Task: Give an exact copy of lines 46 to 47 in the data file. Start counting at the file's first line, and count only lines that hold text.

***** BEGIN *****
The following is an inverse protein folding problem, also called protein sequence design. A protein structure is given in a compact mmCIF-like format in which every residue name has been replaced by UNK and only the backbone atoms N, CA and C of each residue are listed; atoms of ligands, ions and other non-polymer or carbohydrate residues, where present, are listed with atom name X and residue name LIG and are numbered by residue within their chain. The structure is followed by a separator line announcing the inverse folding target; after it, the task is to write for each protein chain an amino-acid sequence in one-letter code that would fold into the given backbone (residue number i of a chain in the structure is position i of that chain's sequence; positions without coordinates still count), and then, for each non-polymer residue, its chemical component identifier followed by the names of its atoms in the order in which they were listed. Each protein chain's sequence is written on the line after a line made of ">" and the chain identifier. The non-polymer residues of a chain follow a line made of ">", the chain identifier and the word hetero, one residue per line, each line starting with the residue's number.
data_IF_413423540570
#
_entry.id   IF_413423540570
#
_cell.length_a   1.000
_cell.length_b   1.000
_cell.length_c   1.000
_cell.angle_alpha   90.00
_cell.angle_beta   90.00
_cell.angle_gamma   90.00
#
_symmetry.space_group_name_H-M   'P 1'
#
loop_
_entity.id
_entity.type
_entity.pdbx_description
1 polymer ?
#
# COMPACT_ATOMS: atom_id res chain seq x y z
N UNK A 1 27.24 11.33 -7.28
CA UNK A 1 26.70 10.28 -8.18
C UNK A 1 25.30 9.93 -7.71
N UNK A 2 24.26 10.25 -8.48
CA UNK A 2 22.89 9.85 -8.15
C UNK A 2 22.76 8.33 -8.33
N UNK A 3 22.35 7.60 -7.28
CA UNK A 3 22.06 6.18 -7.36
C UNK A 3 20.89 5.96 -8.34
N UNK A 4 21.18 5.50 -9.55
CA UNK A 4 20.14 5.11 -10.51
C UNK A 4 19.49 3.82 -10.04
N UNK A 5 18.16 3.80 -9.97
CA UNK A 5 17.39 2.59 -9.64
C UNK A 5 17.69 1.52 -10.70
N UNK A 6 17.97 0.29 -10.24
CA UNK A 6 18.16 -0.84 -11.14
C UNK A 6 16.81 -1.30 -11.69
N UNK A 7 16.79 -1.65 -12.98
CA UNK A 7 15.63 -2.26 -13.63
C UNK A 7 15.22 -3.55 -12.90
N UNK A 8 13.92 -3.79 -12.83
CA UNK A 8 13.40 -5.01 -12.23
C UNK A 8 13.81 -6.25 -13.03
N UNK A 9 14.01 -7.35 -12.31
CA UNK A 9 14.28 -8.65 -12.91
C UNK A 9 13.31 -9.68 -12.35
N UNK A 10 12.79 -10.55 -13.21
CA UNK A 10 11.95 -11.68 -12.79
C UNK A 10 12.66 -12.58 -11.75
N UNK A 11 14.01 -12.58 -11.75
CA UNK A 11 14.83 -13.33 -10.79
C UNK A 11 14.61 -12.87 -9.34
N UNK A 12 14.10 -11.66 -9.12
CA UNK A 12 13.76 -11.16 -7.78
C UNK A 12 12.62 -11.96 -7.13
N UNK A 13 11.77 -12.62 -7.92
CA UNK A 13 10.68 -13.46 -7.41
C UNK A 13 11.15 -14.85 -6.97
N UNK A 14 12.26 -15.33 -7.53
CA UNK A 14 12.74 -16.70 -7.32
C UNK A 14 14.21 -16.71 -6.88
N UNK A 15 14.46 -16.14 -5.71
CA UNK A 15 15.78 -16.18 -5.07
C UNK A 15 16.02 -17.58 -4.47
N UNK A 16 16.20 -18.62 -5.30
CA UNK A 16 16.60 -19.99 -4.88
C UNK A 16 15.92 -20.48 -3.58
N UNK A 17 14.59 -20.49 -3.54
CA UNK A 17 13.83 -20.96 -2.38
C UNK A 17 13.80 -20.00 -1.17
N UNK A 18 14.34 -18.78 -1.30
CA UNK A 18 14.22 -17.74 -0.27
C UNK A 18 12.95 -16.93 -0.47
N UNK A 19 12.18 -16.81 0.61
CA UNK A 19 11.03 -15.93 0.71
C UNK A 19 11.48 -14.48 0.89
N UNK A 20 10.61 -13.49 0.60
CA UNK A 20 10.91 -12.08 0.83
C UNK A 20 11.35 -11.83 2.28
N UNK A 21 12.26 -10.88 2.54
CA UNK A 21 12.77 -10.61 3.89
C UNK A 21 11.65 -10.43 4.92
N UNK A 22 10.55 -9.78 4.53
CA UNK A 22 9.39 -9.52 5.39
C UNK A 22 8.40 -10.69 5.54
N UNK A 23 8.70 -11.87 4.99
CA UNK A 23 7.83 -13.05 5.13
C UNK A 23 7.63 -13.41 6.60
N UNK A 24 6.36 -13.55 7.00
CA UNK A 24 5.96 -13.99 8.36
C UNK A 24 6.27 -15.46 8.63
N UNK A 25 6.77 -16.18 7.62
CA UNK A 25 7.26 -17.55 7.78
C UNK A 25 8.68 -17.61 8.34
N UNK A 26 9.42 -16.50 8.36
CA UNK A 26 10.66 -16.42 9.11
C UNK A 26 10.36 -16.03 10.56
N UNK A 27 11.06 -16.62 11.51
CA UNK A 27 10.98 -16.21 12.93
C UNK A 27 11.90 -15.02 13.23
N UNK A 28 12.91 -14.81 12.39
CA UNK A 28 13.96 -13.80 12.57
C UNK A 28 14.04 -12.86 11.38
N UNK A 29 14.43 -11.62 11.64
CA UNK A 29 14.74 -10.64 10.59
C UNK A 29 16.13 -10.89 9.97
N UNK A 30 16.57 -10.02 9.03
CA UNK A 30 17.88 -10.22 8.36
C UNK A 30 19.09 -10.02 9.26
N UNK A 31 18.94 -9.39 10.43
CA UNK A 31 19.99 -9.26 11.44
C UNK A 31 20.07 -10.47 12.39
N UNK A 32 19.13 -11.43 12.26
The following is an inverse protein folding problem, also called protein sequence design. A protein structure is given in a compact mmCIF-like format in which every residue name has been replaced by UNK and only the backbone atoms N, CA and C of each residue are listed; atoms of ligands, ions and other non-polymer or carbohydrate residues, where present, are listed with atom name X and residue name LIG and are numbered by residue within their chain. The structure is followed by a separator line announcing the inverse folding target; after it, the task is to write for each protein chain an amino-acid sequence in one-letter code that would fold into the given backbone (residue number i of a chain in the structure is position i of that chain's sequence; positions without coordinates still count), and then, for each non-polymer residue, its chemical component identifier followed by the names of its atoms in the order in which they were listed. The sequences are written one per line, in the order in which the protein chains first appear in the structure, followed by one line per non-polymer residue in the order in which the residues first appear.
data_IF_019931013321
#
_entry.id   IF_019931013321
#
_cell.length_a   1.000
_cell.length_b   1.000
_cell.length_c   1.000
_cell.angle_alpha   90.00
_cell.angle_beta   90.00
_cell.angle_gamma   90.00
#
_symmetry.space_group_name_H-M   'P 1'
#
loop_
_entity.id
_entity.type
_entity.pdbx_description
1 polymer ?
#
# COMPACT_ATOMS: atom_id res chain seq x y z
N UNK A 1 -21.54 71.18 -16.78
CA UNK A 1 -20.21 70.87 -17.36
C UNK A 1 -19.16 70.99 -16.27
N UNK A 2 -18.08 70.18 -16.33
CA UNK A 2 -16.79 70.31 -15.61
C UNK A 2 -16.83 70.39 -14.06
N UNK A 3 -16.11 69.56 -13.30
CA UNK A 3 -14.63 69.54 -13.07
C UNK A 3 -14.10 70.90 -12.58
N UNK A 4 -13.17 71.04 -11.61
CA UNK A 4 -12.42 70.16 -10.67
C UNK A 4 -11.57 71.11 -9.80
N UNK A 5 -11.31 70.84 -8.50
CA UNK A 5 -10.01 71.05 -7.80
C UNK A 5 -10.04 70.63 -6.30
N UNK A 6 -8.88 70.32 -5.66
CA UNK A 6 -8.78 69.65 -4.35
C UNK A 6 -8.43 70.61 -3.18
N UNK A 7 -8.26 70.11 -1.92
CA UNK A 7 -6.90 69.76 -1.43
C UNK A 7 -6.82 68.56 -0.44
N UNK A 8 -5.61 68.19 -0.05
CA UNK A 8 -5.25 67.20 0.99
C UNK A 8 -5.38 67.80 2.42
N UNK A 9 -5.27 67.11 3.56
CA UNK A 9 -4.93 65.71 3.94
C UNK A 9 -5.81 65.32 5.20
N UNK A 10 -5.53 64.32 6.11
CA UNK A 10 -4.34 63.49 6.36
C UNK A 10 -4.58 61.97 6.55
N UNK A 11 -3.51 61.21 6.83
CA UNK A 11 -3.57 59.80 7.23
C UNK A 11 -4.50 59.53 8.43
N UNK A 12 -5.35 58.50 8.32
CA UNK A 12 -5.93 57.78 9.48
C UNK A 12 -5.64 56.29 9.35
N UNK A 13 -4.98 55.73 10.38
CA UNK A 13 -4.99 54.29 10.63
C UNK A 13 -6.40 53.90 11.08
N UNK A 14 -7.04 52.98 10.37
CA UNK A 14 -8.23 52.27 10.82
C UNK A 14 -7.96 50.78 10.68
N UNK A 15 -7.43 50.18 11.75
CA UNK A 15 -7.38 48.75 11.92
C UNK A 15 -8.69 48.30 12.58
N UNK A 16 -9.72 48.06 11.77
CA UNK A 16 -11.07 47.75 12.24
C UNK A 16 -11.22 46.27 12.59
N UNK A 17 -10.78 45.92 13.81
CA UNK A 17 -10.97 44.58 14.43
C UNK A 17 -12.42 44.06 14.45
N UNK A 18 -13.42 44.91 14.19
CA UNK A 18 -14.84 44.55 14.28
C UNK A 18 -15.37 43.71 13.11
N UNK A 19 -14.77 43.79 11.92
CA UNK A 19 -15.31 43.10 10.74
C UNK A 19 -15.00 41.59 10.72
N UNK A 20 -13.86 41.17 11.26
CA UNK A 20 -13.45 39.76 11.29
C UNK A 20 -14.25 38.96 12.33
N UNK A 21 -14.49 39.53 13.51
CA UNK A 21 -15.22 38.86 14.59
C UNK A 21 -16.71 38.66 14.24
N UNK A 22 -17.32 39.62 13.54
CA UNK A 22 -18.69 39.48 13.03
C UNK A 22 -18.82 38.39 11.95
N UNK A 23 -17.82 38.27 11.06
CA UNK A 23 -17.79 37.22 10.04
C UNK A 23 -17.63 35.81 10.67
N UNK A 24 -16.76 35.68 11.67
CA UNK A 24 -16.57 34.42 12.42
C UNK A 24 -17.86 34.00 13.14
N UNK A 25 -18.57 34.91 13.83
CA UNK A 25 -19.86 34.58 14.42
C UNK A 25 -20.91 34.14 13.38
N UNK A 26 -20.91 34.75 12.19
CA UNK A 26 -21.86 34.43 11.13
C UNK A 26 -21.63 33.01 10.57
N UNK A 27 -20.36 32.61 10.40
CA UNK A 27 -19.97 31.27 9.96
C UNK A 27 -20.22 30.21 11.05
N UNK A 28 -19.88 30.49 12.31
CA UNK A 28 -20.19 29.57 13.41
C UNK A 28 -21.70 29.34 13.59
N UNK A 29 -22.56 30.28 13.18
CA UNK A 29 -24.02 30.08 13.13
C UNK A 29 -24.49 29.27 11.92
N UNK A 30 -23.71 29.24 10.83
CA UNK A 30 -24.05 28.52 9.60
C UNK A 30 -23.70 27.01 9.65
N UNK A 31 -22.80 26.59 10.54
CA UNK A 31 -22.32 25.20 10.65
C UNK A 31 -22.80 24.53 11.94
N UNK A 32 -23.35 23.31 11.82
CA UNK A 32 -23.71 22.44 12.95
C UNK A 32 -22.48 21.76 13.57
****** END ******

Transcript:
N UNK A 9 14.01 -7.35 -12.31
CA UNK A 9 14.28 -8.65 -12.91